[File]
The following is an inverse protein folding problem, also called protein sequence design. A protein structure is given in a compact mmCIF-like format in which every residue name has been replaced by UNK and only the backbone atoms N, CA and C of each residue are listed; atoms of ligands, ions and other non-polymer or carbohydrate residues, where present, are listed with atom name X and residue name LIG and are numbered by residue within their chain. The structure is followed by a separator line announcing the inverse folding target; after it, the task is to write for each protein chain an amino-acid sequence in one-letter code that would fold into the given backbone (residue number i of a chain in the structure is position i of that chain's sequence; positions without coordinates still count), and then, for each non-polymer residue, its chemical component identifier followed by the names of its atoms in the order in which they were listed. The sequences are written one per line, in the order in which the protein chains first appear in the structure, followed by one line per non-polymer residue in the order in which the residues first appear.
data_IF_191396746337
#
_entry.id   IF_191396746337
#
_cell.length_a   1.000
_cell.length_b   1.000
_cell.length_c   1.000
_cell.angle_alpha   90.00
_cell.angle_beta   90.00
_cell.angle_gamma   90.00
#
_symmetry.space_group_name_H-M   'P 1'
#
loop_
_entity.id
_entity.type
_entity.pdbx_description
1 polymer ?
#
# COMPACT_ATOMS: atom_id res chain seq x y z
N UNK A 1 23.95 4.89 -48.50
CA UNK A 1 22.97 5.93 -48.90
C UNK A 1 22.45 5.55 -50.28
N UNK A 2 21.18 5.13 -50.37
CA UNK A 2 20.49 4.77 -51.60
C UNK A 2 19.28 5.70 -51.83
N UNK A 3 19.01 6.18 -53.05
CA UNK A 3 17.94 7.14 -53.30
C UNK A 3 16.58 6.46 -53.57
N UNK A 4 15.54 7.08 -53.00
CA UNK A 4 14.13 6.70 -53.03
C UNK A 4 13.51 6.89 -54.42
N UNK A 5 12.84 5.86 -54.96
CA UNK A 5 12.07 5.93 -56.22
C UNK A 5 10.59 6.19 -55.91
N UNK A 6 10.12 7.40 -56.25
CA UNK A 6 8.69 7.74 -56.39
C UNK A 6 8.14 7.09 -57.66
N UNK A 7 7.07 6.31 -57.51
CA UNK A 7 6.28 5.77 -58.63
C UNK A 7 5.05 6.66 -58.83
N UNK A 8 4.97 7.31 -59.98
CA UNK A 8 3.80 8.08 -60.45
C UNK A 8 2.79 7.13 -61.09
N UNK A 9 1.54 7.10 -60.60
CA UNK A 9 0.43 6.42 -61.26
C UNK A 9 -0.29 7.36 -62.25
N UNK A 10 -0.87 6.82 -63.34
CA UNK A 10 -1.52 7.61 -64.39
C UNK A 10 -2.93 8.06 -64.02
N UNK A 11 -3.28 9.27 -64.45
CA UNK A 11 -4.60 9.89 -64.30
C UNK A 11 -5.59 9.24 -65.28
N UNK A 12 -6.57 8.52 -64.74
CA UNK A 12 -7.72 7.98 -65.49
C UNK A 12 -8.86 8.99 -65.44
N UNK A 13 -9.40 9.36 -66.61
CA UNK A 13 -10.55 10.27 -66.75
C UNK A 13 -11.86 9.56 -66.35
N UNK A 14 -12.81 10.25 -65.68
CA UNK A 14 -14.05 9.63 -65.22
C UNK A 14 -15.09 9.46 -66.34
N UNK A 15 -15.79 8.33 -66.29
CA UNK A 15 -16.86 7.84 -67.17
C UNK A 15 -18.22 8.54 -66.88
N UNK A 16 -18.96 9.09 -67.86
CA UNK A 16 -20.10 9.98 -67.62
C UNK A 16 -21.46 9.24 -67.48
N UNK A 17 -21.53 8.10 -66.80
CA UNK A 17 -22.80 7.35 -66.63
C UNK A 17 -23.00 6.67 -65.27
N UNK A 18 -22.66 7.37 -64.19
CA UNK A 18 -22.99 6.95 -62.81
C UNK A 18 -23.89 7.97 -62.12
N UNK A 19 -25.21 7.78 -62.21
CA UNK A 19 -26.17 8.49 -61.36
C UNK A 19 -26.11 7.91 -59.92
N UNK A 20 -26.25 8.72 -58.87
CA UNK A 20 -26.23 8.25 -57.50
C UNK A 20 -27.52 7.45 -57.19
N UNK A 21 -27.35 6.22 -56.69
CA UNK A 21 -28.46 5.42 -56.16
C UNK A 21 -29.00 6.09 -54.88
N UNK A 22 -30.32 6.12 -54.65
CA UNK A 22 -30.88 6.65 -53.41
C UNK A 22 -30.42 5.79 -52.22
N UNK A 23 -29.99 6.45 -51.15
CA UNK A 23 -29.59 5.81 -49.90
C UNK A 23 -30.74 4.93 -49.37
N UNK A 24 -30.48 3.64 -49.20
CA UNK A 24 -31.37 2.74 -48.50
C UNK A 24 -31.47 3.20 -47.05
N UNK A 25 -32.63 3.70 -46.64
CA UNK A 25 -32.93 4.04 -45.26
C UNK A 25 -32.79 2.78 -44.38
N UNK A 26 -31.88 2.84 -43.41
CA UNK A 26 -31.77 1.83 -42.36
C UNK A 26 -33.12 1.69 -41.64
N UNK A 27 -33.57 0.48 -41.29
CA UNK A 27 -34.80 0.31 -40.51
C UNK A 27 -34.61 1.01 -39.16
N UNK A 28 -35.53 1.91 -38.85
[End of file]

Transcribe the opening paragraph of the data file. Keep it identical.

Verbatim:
The following is an inverse protein folding problem, also called protein sequence design. A protein structure is given in a compact mmCIF-like format in which every residue name has been replaced by UNK and only the backbone atoms N, CA and C of each residue are listed; atoms of ligands, ions and other non-polymer or carbohydrate residues, where present, are listed with atom name X and residue name LIG and are numbered by residue within their chain. The structure is followed by a separator line announcing the inverse folding target; after it, the task is to write for each protein chain an amino-acid sequence in one-letter code that would fold into the given backbone (residue number i of a chain in the structure is position i of that chain's sequence; positions without coordinates still count), and then, for each non-polymer residue, its chemical component identifier followed by the names of its atoms in the order in which they were listed. The sequences are written one per line, in the order in which the protein chains first appear in the structure, followed by one line per non-polymer residue in the order in which the residues first appear.